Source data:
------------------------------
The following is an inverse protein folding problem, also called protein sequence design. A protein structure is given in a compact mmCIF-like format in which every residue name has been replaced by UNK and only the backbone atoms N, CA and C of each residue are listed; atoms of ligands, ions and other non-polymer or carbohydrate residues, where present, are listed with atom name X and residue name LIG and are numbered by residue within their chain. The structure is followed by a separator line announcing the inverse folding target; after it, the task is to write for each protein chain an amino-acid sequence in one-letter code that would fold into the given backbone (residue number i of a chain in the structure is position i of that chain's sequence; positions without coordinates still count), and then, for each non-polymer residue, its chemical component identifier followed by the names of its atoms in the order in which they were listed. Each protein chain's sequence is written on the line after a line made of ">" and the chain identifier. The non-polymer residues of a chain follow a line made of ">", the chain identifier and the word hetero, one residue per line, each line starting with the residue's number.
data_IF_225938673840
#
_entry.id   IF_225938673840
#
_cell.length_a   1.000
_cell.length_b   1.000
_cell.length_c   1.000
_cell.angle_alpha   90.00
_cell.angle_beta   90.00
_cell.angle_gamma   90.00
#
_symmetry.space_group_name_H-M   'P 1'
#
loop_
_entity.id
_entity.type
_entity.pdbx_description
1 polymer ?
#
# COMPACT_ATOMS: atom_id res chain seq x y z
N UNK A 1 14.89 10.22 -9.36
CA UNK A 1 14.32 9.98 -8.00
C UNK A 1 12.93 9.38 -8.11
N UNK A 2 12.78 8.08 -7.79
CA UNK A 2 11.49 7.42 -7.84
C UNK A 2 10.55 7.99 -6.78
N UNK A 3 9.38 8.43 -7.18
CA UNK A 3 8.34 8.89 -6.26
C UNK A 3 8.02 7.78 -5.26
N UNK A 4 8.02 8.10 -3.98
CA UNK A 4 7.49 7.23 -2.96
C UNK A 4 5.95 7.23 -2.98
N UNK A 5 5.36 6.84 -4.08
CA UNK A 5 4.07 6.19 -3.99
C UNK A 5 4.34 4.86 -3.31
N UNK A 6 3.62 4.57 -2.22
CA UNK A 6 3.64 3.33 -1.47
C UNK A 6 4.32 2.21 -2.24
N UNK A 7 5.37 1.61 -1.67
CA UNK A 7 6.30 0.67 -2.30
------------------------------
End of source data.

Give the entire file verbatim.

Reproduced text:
The following is an inverse protein folding problem, also called protein sequence design. A protein structure is given in a compact mmCIF-like format in which every residue name has been replaced by UNK and only the backbone atoms N, CA and C of each residue are listed; atoms of ligands, ions and other non-polymer or carbohydrate residues, where present, are listed with atom name X and residue name LIG and are numbered by residue within their chain. The structure is followed by a separator line announcing the inverse folding target; after it, the task is to write for each protein chain an amino-acid sequence in one-letter code that would fold into the given backbone (residue number i of a chain in the structure is position i of that chain's sequence; positions without coordinates still count), and then, for each non-polymer residue, its chemical component identifier followed by the names of its atoms in the order in which they were listed. Each protein chain's sequence is written on the line after a line made of ">" and the chain identifier. The non-polymer residues of a chain follow a line made of ">", the chain identifier and the word hetero, one residue per line, each line starting with the residue's number.
data_IF_225938673840
#
_entry.id   IF_225938673840
#
_cell.length_a   1.000
_cell.length_b   1.000
_cell.length_c   1.000
_cell.angle_alpha   90.00
_cell.angle_beta   90.00
_cell.angle_gamma   90.00
#
_symmetry.space_group_name_H-M   'P 1'
#
loop_
_entity.id
_entity.type
_entity.pdbx_description
1 polymer ?
#
# COMPACT_ATOMS: atom_id res chain seq x y z
N UNK A 1 14.89 10.22 -9.36
CA UNK A 1 14.32 9.98 -8.00
C UNK A 1 12.93 9.38 -8.11
N UNK A 2 12.78 8.08 -7.79
CA UNK A 2 11.49 7.42 -7.84
C UNK A 2 10.55 7.99 -6.78
N UNK A 3 9.38 8.43 -7.18
CA UNK A 3 8.34 8.89 -6.26
C UNK A 3 8.02 7.78 -5.26
N UNK A 4 8.02 8.10 -3.98
CA UNK A 4 7.49 7.23 -2.96
C UNK A 4 5.95 7.23 -2.98
N UNK A 5 5.36 6.84 -4.08
CA UNK A 5 4.07 6.19 -3.99
C UNK A 5 4.34 4.86 -3.31
N UNK A 6 3.62 4.57 -2.22
CA UNK A 6 3.64 3.33 -1.47
C UNK A 6 4.32 2.21 -2.24
N UNK A 7 5.37 1.61 -1.67
CA UNK A 7 6.30 0.67 -2.30